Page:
LONDON (Reuters) – U.S. crude oil production is rising at the fastest rate on record as the increase in prices over the last year boosts drilling and completion activity and energy firms employ more horsepower to fracture larger wells.
Crude and condensates output hit a record 11.35 million barrels per day in August, up from 10.93 million bpd in July, according to the U.S. Energy Information Administration (“Petroleum Supply Monthly”, EIA, Oct. 31).
Crude output has increased by more than 2 million barrels per day over the past 12 months, an absolute increase that is unparalleled in the history of the U.S. oil industry (tmsnrt.rs/2P1FGR7).
In percentage terms, output is up by nearly 25 percent over the last year, the fastest increase since the 1950s (excluding the recovery from hurricanes).
U.S. oil production is now rising faster than at the height of the last drilling and fracking boom before prices slumped in the second half of 2014.
Most of the increase is coming from onshore shale fields, where output has risen by more than 1.9 million bpd over the last year, with a smaller contribution from the Gulf of Mexico, where output is up 200,000 bpd.
In the first nine months of the year, the number of wells drilled in the United States was up by 26 percent while well completions were up by 24 percent (“Drilling productivity report”, EIA, Oct. 15).
Increasing U.S. output has helped alleviate earlier concerns about a possible crude shortage following the re-imposition of U.S. sanctions on Iran with effect from Nov. 5.
Surging domestic output coupled with increased production from Russia, Saudi Arabia and a number of other OPEC countries has pushed oil prices lower and driven the futures markets back towards contango.
Spot prices and calendar spreads for WTI have weakened rapidly since July, much further and faster than for Brent, in response to the improved availability of crude in the midcontinent of the United States.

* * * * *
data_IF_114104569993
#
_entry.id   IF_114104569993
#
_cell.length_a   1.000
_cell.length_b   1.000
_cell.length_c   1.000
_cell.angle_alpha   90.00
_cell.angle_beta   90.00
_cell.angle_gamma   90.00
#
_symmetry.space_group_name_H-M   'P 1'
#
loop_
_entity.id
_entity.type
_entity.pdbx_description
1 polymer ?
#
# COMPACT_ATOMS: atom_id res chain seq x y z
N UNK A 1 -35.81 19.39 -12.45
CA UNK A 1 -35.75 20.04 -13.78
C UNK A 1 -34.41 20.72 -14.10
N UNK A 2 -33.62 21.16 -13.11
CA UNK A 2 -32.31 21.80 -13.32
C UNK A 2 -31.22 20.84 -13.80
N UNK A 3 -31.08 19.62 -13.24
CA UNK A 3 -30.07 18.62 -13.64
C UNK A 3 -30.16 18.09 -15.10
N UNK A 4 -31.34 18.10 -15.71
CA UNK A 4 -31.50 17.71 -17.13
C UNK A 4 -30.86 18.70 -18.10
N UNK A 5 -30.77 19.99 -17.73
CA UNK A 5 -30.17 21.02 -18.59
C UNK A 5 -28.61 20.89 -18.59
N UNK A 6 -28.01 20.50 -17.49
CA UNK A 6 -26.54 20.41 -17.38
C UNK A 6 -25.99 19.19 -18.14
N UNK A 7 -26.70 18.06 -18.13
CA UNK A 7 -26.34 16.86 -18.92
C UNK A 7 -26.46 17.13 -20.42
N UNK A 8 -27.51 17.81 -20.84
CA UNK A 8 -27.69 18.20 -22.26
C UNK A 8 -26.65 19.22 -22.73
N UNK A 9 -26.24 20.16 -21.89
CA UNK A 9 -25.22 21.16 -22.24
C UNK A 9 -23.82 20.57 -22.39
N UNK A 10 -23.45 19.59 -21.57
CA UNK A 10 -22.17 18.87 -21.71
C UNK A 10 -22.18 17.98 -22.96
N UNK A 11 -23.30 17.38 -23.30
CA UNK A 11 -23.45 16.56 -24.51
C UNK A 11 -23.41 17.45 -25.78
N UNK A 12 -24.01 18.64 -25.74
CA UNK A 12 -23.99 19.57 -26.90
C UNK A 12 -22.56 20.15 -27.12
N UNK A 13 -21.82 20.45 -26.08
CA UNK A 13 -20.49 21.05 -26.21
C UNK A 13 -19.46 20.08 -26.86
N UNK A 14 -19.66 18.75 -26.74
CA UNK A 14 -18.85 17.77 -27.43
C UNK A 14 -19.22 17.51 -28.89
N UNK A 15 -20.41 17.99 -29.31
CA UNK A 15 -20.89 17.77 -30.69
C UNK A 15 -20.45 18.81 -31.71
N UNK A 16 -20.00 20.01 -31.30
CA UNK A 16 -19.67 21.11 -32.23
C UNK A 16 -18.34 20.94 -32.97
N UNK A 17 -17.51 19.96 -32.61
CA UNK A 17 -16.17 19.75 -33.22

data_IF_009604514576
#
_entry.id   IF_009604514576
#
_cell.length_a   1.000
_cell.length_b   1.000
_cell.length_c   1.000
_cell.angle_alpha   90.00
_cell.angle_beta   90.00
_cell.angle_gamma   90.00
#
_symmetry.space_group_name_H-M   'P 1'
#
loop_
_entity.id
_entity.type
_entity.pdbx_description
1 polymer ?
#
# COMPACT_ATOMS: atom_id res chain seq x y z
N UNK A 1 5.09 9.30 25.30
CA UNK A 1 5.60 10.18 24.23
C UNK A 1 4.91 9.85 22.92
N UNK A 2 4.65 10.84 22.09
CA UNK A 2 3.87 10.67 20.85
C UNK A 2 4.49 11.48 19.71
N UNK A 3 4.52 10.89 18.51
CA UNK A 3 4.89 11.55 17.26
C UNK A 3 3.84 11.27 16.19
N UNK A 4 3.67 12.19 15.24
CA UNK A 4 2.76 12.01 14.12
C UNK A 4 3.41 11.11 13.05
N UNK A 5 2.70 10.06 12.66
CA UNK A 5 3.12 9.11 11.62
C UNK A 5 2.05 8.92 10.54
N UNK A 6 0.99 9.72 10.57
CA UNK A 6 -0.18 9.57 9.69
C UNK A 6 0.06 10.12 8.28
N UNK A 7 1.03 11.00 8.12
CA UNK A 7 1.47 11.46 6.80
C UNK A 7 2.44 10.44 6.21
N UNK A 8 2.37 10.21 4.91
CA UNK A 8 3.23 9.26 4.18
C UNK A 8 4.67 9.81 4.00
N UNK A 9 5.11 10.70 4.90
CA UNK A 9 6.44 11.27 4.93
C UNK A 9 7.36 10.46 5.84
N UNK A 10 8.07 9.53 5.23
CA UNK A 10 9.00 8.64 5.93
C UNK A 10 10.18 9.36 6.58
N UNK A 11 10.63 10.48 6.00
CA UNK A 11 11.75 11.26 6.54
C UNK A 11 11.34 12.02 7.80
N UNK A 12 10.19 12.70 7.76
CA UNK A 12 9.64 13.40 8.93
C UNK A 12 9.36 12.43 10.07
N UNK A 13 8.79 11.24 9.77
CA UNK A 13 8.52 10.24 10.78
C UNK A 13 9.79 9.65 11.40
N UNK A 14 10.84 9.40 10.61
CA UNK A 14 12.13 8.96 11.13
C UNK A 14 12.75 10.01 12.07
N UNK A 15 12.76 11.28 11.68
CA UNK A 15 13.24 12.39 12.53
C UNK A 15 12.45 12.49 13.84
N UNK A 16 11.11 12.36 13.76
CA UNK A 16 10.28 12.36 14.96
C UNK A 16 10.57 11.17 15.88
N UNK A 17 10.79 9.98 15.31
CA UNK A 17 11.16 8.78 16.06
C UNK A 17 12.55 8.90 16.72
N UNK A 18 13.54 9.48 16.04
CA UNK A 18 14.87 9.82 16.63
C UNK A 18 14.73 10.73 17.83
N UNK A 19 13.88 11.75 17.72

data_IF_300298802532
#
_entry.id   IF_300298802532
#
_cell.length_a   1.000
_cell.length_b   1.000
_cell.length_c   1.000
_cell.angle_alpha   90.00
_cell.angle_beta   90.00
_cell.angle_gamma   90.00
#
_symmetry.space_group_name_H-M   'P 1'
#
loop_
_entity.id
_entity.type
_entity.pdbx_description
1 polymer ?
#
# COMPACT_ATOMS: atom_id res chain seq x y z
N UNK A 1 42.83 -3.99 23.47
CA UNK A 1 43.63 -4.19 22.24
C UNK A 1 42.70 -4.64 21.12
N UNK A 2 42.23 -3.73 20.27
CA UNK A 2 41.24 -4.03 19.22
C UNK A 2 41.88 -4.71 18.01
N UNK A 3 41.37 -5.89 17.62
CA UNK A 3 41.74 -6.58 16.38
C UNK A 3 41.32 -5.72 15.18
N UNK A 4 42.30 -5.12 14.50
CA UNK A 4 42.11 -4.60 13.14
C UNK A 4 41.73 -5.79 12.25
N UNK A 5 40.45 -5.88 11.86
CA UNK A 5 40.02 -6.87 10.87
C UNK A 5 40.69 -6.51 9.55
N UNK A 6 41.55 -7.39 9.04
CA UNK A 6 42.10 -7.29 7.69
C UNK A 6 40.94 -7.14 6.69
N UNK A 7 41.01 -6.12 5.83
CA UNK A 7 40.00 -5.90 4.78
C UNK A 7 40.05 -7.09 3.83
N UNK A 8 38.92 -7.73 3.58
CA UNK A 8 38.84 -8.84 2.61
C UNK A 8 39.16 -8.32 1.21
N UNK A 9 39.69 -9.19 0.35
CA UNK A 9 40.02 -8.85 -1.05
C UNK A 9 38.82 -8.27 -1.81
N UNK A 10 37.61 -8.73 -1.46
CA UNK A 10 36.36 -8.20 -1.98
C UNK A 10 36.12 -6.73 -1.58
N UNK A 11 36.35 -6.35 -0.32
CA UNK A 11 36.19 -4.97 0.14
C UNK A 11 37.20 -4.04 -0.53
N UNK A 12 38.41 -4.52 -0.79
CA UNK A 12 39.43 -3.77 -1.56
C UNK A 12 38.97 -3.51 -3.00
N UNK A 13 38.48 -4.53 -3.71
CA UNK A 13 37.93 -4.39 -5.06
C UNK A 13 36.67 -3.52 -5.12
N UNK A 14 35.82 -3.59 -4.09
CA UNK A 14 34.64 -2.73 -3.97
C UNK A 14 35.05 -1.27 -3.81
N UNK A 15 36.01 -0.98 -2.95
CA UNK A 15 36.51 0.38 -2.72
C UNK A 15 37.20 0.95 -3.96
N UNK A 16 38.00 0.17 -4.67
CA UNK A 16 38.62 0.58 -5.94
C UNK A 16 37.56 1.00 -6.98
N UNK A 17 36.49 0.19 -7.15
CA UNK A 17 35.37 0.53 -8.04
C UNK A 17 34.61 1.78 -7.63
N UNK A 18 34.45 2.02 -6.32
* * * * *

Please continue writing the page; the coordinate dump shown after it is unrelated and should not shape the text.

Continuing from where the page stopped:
Six-month WTI calendar spreads are trading around 70 cents contango compared with a backwardation of more than $3 per barrel in July as traders become more confident about availability.
But the accompanying increase in domestic inventories and crude exports has ensured weakness in inland WTI has begun to bleed into the seaborne crude market and started to pull down Brent prices too.
Experience suggests there is an average delay of around 3-4 months between a change in futures prices and the number of rigs drilling for oil.
Completions take an extra six months or so, giving a total lag from futures price changes to production of roughly 9-12 months.
The surge in production reported in the first eight months of the year is therefore the lagged effect of the sharp rise in oil prices during the second half of 2017 and early 2018.
But benchmark futures prices have leveled off since April and wellhead prices have softened significantly as a result of insufficient pipeline takeaway capacity in west Texas.
The number of rigs drilling for oil was basically flat between the end of May and the end of September, which is likely to lead to a slowdown in production growth by the second and third quarters of 2019.
The U.S. Energy Information Administration forecasts average crude and condensates production will rise by just over 1 million b/d in 2019 after increasing by almost 1.4 million b/d in 2018.
Production in the lower 48 states excluding federal waters in the Gulf of Mexico, most of it from shale plays, is predicted to rise by 900,000 b/d next year down from 1.4 million b/d in 2018.
Provided they are sustained, lower prices should help bring an unsustainable production boom back under control and keep domestic and international markets closer to balance.
(John Kemp is a Reuters market analyst. The views expressed are his own)